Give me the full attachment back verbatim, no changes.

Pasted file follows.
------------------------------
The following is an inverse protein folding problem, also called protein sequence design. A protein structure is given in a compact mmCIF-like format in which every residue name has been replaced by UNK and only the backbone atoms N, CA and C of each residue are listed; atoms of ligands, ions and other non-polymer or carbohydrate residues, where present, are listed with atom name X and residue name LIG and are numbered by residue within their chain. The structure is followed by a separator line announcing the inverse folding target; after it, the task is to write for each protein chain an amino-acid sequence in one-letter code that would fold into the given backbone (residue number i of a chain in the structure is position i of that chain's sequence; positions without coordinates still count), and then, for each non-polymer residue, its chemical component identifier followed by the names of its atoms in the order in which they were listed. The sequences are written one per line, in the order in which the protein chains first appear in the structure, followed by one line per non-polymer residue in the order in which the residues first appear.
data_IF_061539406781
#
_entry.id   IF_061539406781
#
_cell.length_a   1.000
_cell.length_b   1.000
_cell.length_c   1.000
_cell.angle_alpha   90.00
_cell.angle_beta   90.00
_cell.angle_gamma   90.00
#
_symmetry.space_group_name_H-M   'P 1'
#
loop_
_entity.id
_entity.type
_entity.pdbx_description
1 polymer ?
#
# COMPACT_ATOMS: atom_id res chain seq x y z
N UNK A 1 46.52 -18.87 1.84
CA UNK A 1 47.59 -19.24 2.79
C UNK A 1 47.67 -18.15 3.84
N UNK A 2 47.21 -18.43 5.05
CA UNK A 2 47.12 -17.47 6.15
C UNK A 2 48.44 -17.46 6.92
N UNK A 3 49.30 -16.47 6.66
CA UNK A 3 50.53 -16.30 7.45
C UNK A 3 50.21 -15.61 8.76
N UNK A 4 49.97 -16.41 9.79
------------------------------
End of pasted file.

The following is an inverse protein folding problem, also called protein sequence design. A protein structure is given in a compact mmCIF-like format in which every residue name has been replaced by UNK and only the backbone atoms N, CA and C of each residue are listed; atoms of ligands, ions and other non-polymer or carbohydrate residues, where present, are listed with atom name X and residue name LIG and are numbered by residue within their chain. The structure is followed by a separator line announcing the inverse folding target; after it, the task is to write for each protein chain an amino-acid sequence in one-letter code that would fold into the given backbone (residue number i of a chain in the structure is position i of that chain's sequence; positions without coordinates still count), and then, for each non-polymer residue, its chemical component identifier followed by the names of its atoms in the order in which they were listed. The sequences are written one per line, in the order in which the protein chains first appear in the structure, followed by one line per non-polymer residue in the order in which the residues first appear.
data_IF_061539406781
#
_entry.id   IF_061539406781
#
_cell.length_a   1.000
_cell.length_b   1.000
_cell.length_c   1.000
_cell.angle_alpha   90.00
_cell.angle_beta   90.00
_cell.angle_gamma   90.00
#
_symmetry.space_group_name_H-M   'P 1'
#
loop_
_entity.id
_entity.type
_entity.pdbx_description
1 polymer ?
#
# COMPACT_ATOMS: atom_id res chain seq x y z
N UNK A 1 46.52 -18.87 1.84
CA UNK A 1 47.59 -19.24 2.79
C UNK A 1 47.67 -18.15 3.84
N UNK A 2 47.21 -18.43 5.05
CA UNK A 2 47.12 -17.47 6.15
C UNK A 2 48.44 -17.46 6.92
N UNK A 3 49.30 -16.47 6.66
CA UNK A 3 50.53 -16.30 7.45
C UNK A 3 50.21 -15.61 8.76
N UNK A 4 49.97 -16.41 9.79